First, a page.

Are HMOs To Blame for Health Costs Rising Again?
It was largely due to the spiraling healthcare costs of the mid-80's that managed care, and HMOs specifically, became the popular method of health coverage. Since then, HMOs have been instrumental in keeping costs to a minimum while providing patients access to quality care and treatment. In recent months, however, there have been renewed rumblings about rising health care costs. Only this time the rising costs are coming in the form of hiked HMO premiums. With premiums rising among most California HMOs, affordable medical care has once again become concern for most Californians.
What is causing the current increase in health premiums? Are HMOs the very entities designed to keep costs down,to blame for these new increases?
Upon close inspection of the trends and events leading to the current rate increases among HMOs, it quickly becomes evident that HMOs are in fact not the culprits in this case, but rather, service-oriented businesses that are often forced to raise rates in order to continue functioning due to a number of factors beyond their control.
HMOs have somewhat unfairly earned the reputation among hospitals and some consumers as the driving force behind the recent cost hikes. In fact, HMOs have actually struggled to keep costs down in recent years in the face of excessive demands of increased government regulations (which lead directly to added administrative costs) and the soaring prices of pharmaceuticals while trying to keep their members happy and their providers paid at a level the market can bare.
For many years, there were no premium increases at all despite growing costs of everything from drugs and supplies to salaries. Even with the recent cost increases, California's health costs remain substantially below the rest of the country. The cost increases which do exist in California are largely due to a number of circumstances beyond HMOs' control that Plans have been forced to incorporate to remain fiscally viable.
Rising Cost of Drugs Has Forced HMOs To Raise Premiums
One of the principal factors that has forced health plans to raise their premiums is the soaring costs of prescription drugs. Most plan members with prescription drug benefits don't realize that drug costs can impact them directly and significantly. Pharmaceutical costs increased nearly 15 percent in 1998 and nearly 18 percent in '99, making pharmacy costs the single largest cost-raising factor facing health plans. And the cost of drugs continue to escalate this year.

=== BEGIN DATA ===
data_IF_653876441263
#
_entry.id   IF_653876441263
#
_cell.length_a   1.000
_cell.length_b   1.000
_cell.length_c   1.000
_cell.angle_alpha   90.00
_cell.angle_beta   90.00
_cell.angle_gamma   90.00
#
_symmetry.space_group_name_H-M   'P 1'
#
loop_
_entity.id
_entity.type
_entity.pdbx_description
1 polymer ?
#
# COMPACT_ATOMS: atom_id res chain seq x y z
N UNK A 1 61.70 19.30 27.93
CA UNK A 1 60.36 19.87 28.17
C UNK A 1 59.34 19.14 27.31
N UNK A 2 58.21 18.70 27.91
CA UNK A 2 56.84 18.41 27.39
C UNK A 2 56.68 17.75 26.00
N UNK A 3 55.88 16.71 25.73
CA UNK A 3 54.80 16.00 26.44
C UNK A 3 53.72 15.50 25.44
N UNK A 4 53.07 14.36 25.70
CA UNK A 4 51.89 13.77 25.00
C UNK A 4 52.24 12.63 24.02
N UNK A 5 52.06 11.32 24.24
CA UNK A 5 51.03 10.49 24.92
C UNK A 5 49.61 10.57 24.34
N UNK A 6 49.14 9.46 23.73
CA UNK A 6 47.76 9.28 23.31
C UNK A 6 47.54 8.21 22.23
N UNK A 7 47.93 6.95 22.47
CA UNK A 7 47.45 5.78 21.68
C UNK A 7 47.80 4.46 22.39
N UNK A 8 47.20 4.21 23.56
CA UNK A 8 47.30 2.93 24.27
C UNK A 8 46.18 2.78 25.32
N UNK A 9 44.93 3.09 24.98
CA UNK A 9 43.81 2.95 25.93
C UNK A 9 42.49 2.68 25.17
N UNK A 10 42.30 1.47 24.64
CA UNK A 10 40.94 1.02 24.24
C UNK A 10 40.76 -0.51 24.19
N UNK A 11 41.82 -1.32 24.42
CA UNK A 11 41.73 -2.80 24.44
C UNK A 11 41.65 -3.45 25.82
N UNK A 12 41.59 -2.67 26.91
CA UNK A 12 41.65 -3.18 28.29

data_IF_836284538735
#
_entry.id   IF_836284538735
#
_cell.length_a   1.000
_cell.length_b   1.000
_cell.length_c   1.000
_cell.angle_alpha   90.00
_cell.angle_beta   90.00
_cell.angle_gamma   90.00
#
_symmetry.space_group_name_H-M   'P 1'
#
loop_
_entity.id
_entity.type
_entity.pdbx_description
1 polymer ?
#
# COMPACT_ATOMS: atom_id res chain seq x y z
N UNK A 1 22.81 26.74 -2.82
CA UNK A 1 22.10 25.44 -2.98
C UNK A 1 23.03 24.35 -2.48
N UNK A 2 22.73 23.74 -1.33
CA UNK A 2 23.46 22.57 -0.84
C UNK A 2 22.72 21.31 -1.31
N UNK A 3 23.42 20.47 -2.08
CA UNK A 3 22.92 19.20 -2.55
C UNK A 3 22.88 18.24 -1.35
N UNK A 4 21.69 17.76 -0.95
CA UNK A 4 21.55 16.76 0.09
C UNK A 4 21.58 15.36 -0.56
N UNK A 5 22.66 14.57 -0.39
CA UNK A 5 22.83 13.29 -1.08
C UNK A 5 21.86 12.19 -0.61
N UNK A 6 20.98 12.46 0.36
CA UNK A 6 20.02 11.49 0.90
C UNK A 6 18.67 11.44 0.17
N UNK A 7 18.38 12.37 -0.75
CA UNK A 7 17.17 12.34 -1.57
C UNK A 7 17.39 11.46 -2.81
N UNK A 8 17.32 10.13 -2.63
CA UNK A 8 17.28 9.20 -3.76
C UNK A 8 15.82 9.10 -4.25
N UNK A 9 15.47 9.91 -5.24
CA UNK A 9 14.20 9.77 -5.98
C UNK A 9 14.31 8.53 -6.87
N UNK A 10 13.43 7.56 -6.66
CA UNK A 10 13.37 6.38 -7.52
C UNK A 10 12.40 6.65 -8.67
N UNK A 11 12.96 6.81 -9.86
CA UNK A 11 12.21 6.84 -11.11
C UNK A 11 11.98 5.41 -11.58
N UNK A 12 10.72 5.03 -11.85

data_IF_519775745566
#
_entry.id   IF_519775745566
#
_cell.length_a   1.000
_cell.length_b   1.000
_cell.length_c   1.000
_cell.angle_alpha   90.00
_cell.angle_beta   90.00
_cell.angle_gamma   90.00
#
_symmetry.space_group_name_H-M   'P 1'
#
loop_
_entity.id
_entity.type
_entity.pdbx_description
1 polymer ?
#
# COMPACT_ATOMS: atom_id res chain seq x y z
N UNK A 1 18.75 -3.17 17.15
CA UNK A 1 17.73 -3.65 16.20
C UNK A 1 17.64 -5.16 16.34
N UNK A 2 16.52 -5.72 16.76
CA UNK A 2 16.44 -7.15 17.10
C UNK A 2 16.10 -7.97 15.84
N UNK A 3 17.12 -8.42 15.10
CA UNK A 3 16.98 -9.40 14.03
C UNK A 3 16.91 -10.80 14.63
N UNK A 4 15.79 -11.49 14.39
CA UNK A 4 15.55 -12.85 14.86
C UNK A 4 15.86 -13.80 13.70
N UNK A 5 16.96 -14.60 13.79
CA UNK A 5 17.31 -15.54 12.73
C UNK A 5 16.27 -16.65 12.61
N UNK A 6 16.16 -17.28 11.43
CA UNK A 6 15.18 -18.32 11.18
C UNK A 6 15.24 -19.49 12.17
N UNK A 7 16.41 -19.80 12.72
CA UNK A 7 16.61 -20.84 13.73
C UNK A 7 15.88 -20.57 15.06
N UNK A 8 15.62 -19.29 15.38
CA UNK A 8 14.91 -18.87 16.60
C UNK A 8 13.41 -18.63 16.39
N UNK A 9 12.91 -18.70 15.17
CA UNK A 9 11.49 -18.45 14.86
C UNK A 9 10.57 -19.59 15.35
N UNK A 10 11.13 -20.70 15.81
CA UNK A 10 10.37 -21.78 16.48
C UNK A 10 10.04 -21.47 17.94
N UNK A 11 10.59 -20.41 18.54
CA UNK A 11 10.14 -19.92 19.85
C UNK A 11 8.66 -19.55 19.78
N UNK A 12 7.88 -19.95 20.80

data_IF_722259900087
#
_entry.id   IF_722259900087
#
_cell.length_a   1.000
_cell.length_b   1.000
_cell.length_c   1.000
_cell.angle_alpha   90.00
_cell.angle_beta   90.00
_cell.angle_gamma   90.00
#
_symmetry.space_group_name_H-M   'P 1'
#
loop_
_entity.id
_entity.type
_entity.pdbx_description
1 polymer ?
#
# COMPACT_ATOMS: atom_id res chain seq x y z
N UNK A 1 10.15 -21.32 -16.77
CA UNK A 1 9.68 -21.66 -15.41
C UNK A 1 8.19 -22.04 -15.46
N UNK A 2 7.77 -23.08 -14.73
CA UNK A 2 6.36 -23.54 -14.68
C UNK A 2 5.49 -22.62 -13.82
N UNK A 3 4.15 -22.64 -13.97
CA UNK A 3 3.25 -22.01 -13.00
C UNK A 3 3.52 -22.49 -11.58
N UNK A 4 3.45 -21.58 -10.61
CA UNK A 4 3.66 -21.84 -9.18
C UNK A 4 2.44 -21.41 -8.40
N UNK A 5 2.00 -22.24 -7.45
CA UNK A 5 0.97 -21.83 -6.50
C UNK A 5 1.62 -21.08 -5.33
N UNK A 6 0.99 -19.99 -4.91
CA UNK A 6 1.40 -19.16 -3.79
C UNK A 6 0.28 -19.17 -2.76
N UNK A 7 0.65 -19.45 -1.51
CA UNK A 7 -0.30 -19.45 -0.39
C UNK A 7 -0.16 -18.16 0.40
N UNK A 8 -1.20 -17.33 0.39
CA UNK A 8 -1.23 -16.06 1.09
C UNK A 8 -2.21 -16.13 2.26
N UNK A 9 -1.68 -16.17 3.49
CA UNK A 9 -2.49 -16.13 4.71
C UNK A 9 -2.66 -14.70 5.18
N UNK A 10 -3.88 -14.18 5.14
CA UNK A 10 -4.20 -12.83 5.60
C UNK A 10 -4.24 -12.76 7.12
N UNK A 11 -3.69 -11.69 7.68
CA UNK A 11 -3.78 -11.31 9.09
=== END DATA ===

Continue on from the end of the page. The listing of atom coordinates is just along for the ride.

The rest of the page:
A number of factors have contributed to the rising costs of prescription drugs. A large number of new medications is one factor that has caused prices to skyrocket many of these new drugs are prescribed long-term for chronic illnesses and cost more than almost all other drugs. An aging California population is another contributor to the rising cost of drugs , on average, seniors fill more than 20 prescriptions each year, compared to the seven prescriptions per year filled by average non-senior health plan members.
Pharmaceutical companies pouring money into direct-to-consumer advertising has also played a major role in drug cost (and ultimately, health plan cost) inflation. Drug manufacturers spent $3 billion last year to persuade consumers to ask their doctors for specific brands of prescription drugs, when, in many cases, generic drugs with exactly the same ingredients can cost as little as one third the cost of the brand name product.
Frivolous Lawsuits Clog The System and Hike Premiums
Litigation is another issue causing cost inflation. With legislation regularly favoring patients over insurers, the bottom lines of many a California HMO has suffered in recent years. Several decades ago, the cost of malpractice insurance for doctors skyrocketed as a lawsuit-happy public went after doctors who either failed,or seemed to fail,their patients. With the rise of managed care penetration across the country, what used to be anti-doctor anger has been transferred to HMOs. The media has boosted anti-HMO sentiments by often painting one-sided portraits of all HMOs as large, faceless, big-business entities.
While much rhetoric regarding patient's rights can be expected during campaign 2000 from candidates of both sides, it should be noted that many of the extreme patient's rights issues being raised stand in direct opposition to cost control issues, and some middle ground must be reached. Many of the best HMOs, including non-profit Inter Valley Health Plan, had implemented fair and balanced patient's rights practices long before such rights became political buzz words.
While many fingers of blame point in the direction of HMOs regarding current cost hikes, perhaps a more realistic assessment of the situation needs to be made. An assessment which includes a review of factors such as rising pharmaceutical costs, the growing number of lawsuits, and the demands of physicians and physician groups.
Most HMOs remain whole-heartedly dedicated to keeping premiums to a minimum. Since much of the focus has been on these plans' sudden raising of premium price tags, a fair assessment of the state of the market must be made. Rather than blaming your HMO for the current rate increases, it is time to take a hard look at unwarranted litigation, overpriced medications and other factors that are out of the HMO's realm of control. When such obstacles are addressed by lawmakers and consumers, the HMOs can get back to their efforts of quality care AND cost containment.
Chuck Nickel is Vice President of Sales and Membership for Inter Valley Health Plan, a non-profit HMO that has now served Southern California for twenty years.
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